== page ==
So, if anyone here has been touched by Matt Faircloth, would you please send him a message through BiggerPockets messaging system and let him know? Sarah, thank you very much for doing that. I think that you’re going to repay Matt just by the correspondence that he’s going to get from all the people that have enjoyed his counseling and his guidance along the way.

Rob Abasolo:
All right. So question two, favorite business book.

Sarah Weaver:
Yes. It’s an oldie, but a goodie. Switch: How to … What is it called? How to Change Things When Change is Hard by brothers Dan and Chip Heath. David, like you mentioned, I love change. I think Rob probably does too. We’re constantly changing locations and changing investing strategies. But it turns out most of the world hates change. I mentioned the DISC behavioral assessment, and 69% of the population is a high S and they absolutely despise change.
And so it was really interesting to me, I thrive on change. And I always knew I was really different, but it wasn’t until I read that book that I understood how I could use that to my advantage.

David Greene:
Really good. I actually wrote an article for BiggerPockets explaining what the DISC profile is, if anybody here is curious, because we’ve been mentioning it. It’s a behavior profile. If you google DISC in the BiggerPockets search engine, you should be able to find it. And I’ll see if we can throw that in the show notes as well because it would make a lot more sense to what Sarah’s explaining here.

Rob Abasolo:
Next one, hobbies. Do you have any hobbies, Sarah? What do you like to do for fun? And you can’t say build an empire, building a real estate empire. No, I’m just kidding. You can say that if you want.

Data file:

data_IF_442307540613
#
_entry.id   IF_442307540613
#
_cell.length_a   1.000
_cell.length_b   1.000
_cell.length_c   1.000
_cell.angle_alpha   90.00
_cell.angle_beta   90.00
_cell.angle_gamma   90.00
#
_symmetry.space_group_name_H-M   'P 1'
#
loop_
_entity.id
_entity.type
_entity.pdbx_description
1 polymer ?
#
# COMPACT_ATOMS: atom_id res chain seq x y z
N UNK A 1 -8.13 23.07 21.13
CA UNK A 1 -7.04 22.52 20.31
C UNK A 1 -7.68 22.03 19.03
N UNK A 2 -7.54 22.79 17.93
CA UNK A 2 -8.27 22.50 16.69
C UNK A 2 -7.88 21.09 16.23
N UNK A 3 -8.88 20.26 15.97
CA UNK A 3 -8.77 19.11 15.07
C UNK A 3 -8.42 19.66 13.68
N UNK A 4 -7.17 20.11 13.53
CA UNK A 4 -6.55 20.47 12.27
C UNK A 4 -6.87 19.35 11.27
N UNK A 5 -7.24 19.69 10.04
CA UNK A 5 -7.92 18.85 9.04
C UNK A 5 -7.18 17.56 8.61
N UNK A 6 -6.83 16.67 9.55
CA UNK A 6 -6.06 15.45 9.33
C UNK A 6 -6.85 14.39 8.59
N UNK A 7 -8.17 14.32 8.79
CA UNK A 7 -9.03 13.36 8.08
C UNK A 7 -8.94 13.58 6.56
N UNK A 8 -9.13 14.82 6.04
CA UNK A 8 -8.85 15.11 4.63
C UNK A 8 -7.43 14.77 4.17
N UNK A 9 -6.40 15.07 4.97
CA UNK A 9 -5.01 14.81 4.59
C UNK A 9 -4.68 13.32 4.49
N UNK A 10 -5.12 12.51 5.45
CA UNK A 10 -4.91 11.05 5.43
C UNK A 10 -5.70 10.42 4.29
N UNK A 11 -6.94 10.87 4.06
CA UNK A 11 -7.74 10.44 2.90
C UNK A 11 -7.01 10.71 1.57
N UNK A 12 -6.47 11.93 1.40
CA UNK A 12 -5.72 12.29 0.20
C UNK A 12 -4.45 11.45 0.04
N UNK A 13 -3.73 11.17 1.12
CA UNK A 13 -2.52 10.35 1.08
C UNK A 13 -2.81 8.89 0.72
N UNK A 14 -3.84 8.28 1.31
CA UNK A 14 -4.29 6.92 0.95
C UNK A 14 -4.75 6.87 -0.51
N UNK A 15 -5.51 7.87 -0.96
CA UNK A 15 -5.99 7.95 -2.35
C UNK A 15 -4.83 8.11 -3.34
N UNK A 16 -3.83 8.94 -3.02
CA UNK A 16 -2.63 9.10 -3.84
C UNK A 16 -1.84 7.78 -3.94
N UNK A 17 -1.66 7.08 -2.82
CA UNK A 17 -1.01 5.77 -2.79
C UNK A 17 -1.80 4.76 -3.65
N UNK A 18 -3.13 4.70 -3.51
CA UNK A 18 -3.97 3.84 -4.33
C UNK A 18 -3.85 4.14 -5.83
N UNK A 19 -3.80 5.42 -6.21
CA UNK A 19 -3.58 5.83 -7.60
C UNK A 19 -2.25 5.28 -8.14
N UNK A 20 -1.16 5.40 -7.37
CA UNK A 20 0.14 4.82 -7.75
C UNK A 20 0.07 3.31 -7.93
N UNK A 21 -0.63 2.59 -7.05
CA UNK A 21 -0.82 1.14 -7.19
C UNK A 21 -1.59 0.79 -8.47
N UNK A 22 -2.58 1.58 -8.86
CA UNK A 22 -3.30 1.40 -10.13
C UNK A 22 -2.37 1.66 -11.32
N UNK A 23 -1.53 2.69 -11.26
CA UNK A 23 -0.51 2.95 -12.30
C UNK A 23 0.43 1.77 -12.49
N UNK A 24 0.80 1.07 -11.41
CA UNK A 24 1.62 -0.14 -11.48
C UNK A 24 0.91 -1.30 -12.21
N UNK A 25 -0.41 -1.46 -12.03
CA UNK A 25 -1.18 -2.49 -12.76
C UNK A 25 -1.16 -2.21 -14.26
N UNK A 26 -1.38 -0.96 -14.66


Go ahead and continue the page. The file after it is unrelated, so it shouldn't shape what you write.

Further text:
Sarah Weaver:
I mean travel has to be my hobby. I’ve tried to pick up other hobbies here and there. And that’s the cool thing about traveling is like I’ve been in a drum circle in Portugal or I’ve been salsa dancing in Guatemala. And so I have picked up hobbies along the way, but hands down travel is my true passion.

David Greene:
All right. Question number four. In your opinion, what sets apart successful investors from those who give up, fail, or never get started?

Sarah Weaver:
Functioning in the fear. I mentioned it earlier, investing is scary. Being a digital nomad is scary. Heck, just like waking up every day and being a human is scary. And so the absence of fear is not necessary to take action. And so even if you’re scared, you should do it anyway.

Rob Abasolo:
Yeah. I love it. Last question here or a little bit more of a statement, it’s not quite a question. So we can still call it the famous four questions by the way, David, because this isn’t a question. All right, number five. Tell us where people can find out more about you.

Sarah Weaver:
Absolutely. I have two freebies. I have one for agents and one for investors at sarahdweaver.com/freebies. I’ve also kind of monopolized Sarah D. Weaver, if they want to find me on Instagram, Facebook or LinkedIn.

David Greene:
Wonderful. And thank you, Technical Tommy, for pointing that out that that’s technically not a question. That’s very insightful of you. All right, well, Sarah, this has been fantastic. I really appreciate you sharing what you’ve done. I think your story is so cool because it’s equal parts inspiring, warming, practical, and multifaceted. You’ve got multiple streams of income, you have multiple skill sets, but they all flow out of the same passion of real estate. And you’ve made that work with your passion of traveling.